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B’ville Girl Scout ready to refurbish village mural

Baldwinsville teen Emily Ekross, 17, talks about the mural painted on a building at the four corners in the village. Ekross is planning to refurbish the painting to achieve the highest honor for Girl Scouts — the Girl Scout Gold Award.

Baldwinsville teen Emily Ekross, 17, talks about the mural painted on a building at the four corners in the village. Ekross is planning to refurbish the painting to achieve the highest honor for Girl Scouts — the Girl Scout Gold Award.

— Every day hundreds of people pass through the four corners in downtown Baldwinsville.

How many of those people truly notice their surroundings?

One C. W. Baker High School junior has.

Emily Ekross, 17, is diligently working to complete her Girl Scout Gold Award project — refurbishing the mural on the southwest corner of Oswego and Genesee streets, which contains vignettes of Baldwinsville and Erie Canal history.

“It’s there and it’s not very attractive,” Emily said of the mural, whose paint is cracked and peeling, parts of which were defaced by graffiti.

While it is a historical tribute, the mural holds a lot of its own history.

Painted by the Baldwinsville Art Guild in celebration for the bicentennial, it has once before been restored. That restoration, by Willie Barnes, was completed as part of his Eagle Scout project in the 1980s.

Around the same time, Emily’s mother and Girl Scout Ambassador Troop 563 leader Michelle Ekross took an interest in the mural and hoped to restore the painting as part of her Gold Award, but Barnes got to it before she did.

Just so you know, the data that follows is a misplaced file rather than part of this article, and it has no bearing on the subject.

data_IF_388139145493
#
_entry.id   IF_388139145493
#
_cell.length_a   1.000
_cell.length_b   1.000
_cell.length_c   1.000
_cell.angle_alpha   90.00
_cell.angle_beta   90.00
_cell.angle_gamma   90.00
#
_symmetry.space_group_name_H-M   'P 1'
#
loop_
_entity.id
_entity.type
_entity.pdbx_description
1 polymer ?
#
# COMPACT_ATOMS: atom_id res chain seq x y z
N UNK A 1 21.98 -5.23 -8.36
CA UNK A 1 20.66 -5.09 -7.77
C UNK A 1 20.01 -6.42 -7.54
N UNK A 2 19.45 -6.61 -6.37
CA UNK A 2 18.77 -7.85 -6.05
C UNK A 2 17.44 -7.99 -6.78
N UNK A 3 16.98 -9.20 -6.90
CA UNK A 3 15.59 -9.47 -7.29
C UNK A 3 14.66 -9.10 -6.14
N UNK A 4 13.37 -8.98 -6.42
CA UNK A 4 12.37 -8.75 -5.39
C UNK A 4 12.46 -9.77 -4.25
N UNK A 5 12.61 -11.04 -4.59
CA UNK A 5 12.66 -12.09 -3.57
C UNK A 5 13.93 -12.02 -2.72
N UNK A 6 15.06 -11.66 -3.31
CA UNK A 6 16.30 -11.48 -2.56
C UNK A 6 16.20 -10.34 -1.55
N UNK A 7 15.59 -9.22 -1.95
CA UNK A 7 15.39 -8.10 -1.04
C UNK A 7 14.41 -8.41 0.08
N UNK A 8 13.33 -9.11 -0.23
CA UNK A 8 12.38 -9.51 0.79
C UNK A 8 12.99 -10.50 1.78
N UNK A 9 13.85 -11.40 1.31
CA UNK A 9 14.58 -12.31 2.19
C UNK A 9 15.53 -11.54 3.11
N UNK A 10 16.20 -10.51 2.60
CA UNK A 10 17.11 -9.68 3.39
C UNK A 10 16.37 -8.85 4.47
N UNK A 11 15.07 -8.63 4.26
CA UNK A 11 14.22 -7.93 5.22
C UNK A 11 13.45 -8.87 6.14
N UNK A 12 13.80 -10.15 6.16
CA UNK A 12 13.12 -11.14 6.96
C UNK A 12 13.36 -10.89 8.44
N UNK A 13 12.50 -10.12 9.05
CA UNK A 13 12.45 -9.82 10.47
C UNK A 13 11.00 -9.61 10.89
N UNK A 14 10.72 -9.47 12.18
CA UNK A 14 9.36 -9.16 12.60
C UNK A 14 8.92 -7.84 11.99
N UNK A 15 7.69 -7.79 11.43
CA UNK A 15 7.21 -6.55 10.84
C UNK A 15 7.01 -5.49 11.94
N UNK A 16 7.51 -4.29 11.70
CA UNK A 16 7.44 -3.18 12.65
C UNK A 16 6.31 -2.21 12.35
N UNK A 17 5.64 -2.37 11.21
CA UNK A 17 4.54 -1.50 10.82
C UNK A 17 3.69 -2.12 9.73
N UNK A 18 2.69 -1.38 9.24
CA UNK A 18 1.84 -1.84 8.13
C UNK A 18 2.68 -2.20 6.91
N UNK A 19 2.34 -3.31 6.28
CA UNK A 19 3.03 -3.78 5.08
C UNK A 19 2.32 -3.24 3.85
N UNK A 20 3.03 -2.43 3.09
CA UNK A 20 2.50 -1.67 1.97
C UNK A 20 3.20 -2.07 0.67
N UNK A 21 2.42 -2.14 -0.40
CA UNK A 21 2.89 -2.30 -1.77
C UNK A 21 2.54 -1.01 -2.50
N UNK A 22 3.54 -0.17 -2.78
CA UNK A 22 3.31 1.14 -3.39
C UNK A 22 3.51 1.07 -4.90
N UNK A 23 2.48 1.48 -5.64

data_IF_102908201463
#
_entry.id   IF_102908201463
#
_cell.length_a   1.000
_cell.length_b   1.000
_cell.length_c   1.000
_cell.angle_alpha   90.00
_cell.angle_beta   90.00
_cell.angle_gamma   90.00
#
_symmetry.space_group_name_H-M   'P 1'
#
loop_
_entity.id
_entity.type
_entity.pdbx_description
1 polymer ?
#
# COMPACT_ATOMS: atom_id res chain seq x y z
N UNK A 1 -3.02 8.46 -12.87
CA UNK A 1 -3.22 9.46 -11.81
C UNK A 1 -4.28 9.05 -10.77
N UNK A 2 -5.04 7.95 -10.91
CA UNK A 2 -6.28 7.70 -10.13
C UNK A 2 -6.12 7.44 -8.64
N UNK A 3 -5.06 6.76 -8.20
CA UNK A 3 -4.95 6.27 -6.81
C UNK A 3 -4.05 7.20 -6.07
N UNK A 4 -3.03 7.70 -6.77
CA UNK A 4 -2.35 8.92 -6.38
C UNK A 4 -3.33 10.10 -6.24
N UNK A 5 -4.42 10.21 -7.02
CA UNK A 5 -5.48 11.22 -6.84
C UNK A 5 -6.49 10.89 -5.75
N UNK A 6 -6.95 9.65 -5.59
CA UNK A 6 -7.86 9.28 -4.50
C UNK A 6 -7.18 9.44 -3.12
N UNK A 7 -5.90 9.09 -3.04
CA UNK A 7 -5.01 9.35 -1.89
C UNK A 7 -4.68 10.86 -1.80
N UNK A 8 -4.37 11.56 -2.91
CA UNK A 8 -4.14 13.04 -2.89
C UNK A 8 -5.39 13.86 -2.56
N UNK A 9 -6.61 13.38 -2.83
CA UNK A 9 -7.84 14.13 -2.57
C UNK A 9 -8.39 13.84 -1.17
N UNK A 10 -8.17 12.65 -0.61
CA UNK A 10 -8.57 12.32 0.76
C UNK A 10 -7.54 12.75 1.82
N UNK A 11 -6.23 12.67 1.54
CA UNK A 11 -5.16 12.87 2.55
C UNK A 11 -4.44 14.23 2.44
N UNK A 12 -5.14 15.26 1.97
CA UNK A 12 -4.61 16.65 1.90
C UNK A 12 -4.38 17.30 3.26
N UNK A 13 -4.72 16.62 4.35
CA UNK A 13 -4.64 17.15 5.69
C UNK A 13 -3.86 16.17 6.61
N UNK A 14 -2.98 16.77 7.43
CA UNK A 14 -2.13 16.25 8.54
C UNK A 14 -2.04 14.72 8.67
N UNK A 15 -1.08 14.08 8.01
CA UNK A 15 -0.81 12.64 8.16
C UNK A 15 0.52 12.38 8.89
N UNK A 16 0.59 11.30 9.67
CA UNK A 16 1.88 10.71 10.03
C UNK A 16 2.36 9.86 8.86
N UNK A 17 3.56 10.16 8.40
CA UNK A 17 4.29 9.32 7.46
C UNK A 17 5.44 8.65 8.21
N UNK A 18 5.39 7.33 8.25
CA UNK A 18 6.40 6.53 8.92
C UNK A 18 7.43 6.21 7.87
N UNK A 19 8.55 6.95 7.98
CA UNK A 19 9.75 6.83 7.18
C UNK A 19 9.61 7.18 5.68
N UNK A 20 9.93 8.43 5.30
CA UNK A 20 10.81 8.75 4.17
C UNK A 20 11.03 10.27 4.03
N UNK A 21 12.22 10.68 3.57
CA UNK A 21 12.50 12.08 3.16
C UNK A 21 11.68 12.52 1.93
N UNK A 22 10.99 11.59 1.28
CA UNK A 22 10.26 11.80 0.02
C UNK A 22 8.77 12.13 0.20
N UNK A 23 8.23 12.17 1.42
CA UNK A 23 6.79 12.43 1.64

“There’s always been something there,” Michelle said.

Now, following in the footsteps of those before her, Emily is hoping to give the village’s painting a new face.

To get started, she consulted with the village board, Baldwinsville historians, community members and art teachers. Having approval from the building owner, John Galimi, and a blessing from the village architectural review board, Emily set out to refurbish the mural depicting days gone by.

She said the board has also given her the go-ahead to use more color and while she doesn’t want to do anything too outlandish, she would like to have some blues and greens, among other hues.

Emily is researching ways to treat the wall of the building in an effort to prepare it for a new mural. While she could go the same route as has been taken in the past and ask the fire department to powerwash the paint off or use some form of paint stripper, no decisions have been made.

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